Can't Hear You!

Addressing Hearing Loss May Improve Care of Older Adults

In Hearing Loss by Jennifer Douberly, Au.D.

Hearing Loss May be Common But It Is Not Harmless

Hearing loss is so much more common than many people know. Almost 14% of the U.S. population over the age of 18 lives with it to some degree. And the likelihood that someone will be affected by it increases steadily with age. Over a quarter of everyone aged 50 and over suffers from it. More than 1/3 of everyone 65 and above suffers from it. And by the time we look at our seniors, more than half of everyone aged 75 years old and older is affected by it. 

Sadly, less than 20% of everyone who endures disabling hearing loss seeks and maintains appropriate treatment. The consequences of failing to do so extend into all aspects of one’s life. Besides the heightened safety risk of not just being less aware of your surroundings, it also throws off your balance. But beyond just physical safety it always comes with emotional, psychological, and even cognitive damages. 

Trouble following conversations motivates people, often subconsciously, to socially withdraw. This of course leads to feelings of isolation and loneliness, but also frustration and confusion. Often people do not realize that they are having trouble hearing and just feel confused and frustrated about why they feel confused and frustrated. This leads to depression, which leads to cognitive impairments. The neural pathways on which we depend to discern meaning quite literally rewrite themselves in an attempt to adapt to the new trouble hearing. 

Of course this is a troubling scenario for anyone to face. But the unique needs of seniors compound the difficulties. 

Communication Breakdowns

There are obviously all kinds of health concerns that commonly come with age. When we are children we feel like we can bounce back from anything and suffer little lasting consequences. But seniors not only feel the accumulated wear of the years on their bodies, they have a lot of decisions to make. And these decisions can have tremendous consequences on their quality of life. Obviously being deaf or hard of hearing increases the likelihood of miscommunication. Much of the nuance and subtlety can get lost and this is never more dangerous than when making medical decisions. 

Healthcare professionals must be aware of their patient’s unique and specific needs. For example, some patients may prefer sign language while others depend on their hearing aids. All require patience and clarity and the healthcare professionals must take the time and make the effort to identify the best means of communicating with each individual.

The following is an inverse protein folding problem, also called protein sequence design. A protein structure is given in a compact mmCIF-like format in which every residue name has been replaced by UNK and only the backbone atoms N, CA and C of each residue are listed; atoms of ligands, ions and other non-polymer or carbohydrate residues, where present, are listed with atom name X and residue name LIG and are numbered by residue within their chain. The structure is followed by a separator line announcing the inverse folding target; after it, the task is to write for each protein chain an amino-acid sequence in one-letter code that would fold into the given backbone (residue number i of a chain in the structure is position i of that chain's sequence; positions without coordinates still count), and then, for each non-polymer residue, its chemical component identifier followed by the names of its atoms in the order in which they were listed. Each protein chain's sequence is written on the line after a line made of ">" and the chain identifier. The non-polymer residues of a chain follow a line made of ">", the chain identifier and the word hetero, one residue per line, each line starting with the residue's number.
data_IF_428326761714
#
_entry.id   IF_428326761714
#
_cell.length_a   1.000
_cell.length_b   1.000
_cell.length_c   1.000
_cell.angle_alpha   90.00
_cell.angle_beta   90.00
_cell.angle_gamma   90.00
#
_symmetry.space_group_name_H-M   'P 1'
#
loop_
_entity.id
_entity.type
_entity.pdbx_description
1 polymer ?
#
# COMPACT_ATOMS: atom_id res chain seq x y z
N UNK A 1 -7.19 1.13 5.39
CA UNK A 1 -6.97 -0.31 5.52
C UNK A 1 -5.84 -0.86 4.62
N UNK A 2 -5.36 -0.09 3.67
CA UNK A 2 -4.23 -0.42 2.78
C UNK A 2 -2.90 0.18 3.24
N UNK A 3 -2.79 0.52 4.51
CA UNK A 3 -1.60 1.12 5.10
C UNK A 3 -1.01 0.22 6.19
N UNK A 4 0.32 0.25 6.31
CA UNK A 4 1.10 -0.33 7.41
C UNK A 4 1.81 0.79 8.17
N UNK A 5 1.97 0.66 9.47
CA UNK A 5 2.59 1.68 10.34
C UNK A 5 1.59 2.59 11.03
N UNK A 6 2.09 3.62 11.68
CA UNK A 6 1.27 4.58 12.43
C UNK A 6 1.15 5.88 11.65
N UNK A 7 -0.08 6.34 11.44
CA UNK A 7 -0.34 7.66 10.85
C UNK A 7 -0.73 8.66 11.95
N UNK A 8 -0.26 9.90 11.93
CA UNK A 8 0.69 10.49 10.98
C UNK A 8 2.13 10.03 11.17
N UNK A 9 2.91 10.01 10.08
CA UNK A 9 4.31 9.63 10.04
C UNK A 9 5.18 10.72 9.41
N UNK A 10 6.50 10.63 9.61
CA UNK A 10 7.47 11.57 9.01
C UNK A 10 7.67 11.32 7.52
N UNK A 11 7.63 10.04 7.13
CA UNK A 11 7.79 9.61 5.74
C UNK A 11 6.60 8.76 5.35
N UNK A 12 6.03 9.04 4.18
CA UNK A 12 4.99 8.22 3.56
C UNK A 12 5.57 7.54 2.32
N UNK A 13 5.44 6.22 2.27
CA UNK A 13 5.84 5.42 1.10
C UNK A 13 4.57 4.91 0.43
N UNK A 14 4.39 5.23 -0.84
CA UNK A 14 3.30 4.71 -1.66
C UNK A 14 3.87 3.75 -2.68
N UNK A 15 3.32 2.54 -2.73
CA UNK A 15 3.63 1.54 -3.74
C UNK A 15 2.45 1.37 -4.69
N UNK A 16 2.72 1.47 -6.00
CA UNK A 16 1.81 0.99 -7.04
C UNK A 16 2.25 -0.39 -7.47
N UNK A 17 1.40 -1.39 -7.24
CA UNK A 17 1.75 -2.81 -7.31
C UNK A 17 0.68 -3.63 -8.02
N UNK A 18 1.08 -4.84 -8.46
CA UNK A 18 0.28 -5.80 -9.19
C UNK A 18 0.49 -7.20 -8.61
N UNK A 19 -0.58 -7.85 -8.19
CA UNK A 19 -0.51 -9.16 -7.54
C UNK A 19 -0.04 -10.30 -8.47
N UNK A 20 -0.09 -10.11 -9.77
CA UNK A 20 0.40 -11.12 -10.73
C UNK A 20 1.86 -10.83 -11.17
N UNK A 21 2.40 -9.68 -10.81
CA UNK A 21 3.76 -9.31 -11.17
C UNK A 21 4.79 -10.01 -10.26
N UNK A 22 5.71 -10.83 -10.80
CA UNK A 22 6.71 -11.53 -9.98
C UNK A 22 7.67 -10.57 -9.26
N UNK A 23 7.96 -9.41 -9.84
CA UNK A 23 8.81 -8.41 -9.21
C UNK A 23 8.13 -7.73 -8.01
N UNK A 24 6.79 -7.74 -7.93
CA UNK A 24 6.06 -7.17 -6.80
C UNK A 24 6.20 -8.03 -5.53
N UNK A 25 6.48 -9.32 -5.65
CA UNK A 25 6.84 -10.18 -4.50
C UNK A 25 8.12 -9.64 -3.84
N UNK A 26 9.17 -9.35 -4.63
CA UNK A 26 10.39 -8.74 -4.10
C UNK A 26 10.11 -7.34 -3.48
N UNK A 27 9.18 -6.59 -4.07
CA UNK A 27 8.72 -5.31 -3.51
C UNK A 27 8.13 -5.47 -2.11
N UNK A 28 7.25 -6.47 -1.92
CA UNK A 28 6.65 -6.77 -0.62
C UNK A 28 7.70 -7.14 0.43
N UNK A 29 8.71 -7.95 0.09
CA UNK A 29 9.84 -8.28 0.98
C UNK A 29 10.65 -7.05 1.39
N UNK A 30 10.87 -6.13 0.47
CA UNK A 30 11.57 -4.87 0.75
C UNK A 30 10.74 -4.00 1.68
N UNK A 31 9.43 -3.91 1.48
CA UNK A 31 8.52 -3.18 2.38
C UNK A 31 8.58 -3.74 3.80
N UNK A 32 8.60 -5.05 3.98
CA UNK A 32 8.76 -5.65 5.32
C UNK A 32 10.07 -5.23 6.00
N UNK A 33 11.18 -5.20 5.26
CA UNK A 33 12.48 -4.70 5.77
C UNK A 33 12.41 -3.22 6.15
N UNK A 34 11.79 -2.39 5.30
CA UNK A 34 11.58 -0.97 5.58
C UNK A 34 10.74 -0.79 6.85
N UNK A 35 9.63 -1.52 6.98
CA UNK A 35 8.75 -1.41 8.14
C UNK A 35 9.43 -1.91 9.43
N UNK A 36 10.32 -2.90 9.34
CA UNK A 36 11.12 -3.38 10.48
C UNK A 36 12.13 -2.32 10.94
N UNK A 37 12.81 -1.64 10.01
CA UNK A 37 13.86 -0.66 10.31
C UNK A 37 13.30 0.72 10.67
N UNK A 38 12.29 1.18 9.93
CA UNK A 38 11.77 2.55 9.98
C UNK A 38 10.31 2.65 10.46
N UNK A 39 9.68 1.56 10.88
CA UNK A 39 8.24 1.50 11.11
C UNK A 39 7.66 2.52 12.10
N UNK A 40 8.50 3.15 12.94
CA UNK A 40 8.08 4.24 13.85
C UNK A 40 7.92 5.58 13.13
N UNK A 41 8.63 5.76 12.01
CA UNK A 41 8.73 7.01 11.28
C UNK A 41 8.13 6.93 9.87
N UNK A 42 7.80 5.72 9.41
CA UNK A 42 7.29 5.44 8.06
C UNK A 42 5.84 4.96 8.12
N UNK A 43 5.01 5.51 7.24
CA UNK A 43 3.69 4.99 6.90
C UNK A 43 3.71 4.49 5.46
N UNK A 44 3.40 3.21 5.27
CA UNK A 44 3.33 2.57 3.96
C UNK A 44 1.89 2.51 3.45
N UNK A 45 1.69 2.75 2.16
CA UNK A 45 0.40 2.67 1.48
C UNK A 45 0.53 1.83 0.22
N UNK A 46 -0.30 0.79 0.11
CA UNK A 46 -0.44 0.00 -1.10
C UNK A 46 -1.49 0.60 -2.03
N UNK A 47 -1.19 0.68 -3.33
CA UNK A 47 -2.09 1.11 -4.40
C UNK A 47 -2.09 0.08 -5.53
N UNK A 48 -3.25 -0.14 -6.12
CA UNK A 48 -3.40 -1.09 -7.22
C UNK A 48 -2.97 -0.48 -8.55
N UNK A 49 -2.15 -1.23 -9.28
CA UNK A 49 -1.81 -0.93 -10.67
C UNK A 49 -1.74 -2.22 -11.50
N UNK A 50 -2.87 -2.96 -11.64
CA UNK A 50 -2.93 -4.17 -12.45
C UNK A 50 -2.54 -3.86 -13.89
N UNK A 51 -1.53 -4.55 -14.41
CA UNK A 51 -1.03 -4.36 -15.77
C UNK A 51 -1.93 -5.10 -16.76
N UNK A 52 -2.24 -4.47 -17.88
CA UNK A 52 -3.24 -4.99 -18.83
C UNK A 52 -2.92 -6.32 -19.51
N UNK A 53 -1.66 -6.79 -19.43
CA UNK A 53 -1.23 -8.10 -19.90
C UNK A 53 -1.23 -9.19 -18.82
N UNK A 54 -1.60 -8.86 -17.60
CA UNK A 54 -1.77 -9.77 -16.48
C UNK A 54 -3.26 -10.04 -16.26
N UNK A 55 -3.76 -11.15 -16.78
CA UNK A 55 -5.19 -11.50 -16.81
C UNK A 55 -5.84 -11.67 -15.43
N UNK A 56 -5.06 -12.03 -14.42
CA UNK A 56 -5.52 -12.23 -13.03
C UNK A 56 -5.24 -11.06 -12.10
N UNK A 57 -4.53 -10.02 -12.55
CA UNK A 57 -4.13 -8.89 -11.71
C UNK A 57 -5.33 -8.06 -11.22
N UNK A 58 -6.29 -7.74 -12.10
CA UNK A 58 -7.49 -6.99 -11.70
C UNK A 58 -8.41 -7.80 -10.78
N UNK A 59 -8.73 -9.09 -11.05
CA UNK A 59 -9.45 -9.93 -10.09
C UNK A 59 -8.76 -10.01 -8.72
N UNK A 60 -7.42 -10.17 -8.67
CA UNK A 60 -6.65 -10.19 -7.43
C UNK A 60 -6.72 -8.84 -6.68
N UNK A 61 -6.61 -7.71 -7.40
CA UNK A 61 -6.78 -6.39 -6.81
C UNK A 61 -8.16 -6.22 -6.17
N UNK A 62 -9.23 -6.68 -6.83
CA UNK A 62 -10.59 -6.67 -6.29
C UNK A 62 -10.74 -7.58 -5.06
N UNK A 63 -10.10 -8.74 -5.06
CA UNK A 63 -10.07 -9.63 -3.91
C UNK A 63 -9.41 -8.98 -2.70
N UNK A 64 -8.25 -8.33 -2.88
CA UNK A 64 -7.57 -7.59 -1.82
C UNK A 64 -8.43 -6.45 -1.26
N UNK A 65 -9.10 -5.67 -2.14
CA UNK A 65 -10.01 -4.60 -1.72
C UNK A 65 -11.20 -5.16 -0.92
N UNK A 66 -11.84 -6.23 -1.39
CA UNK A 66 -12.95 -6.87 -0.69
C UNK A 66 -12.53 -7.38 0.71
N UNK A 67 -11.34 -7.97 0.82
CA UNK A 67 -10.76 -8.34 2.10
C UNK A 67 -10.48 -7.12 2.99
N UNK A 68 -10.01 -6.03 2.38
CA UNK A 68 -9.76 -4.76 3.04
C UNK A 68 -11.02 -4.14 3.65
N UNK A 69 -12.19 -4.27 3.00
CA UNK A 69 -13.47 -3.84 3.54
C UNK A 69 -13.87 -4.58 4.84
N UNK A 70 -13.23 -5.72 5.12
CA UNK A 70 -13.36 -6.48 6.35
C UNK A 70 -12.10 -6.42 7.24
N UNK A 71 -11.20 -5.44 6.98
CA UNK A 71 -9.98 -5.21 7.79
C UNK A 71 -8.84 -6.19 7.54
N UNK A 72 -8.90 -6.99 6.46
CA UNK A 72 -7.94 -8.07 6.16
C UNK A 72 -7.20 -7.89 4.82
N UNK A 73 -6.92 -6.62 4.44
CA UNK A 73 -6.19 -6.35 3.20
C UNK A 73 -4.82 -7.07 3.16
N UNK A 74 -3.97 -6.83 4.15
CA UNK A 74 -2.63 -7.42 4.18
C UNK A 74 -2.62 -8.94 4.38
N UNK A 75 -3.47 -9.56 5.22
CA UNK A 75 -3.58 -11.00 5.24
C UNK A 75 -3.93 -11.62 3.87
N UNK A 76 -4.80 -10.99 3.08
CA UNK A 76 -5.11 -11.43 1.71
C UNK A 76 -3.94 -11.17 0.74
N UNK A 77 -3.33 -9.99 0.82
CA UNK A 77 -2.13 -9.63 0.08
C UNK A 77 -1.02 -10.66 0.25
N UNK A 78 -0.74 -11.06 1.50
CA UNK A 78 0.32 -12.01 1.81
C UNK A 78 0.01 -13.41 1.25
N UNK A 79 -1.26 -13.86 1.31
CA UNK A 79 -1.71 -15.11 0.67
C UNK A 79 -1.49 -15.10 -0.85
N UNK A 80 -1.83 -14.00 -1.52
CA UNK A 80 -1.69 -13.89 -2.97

It is also not uncommon for people to mistake hearing loss for cognitive decline. This is true in everyday life, especially encountering strangers. But the healthcare industry is not immune to this bias. Performance on cognitive tests often depend on seamless communication. If the person administering the test does not know to account for hearing loss, this can result in a poor performance when in fact it was the means of administration that failed. 

Studies have shown that many people who were believed to suffer from cognitive decline and dementia improved their test scores and reversed these beliefs simply when provided with sufficient hearing aids. Someone coping with hearing loss is also likely to get agitated when attempting to follow instructions and this nervousness further complicates the accuracy of the results. 

The Most Important Final Decisions 

Growing old comes with a lot of complicated decisions. All kinds of factors such as wealth and family support help dictate what is correct for each person. Whenever possible, these difficult conversations should be had before the need arises so that everyone involved can ponder the consequences of their choices. Some people may eventually need a caretaker who can communicate via sign language. Other people may need a long term care facility oriented towards those with trouble hearing. Each of these comes with a price and the value of such a price is different depending on each person’s circumstances. 

As communication deteriorates these conversations become more difficult. When medical emergencies occur, everything is simplified by all relevant parties knowing exactly what is expected of them and respecting the patient’s wishes. 

Difficult as it may be to believe when it happens in close proximity to you, no one lives forever. But with appropriate care and attention to detail no one should need to endure any increased suffering due to the effects of hearing loss. Make a plan today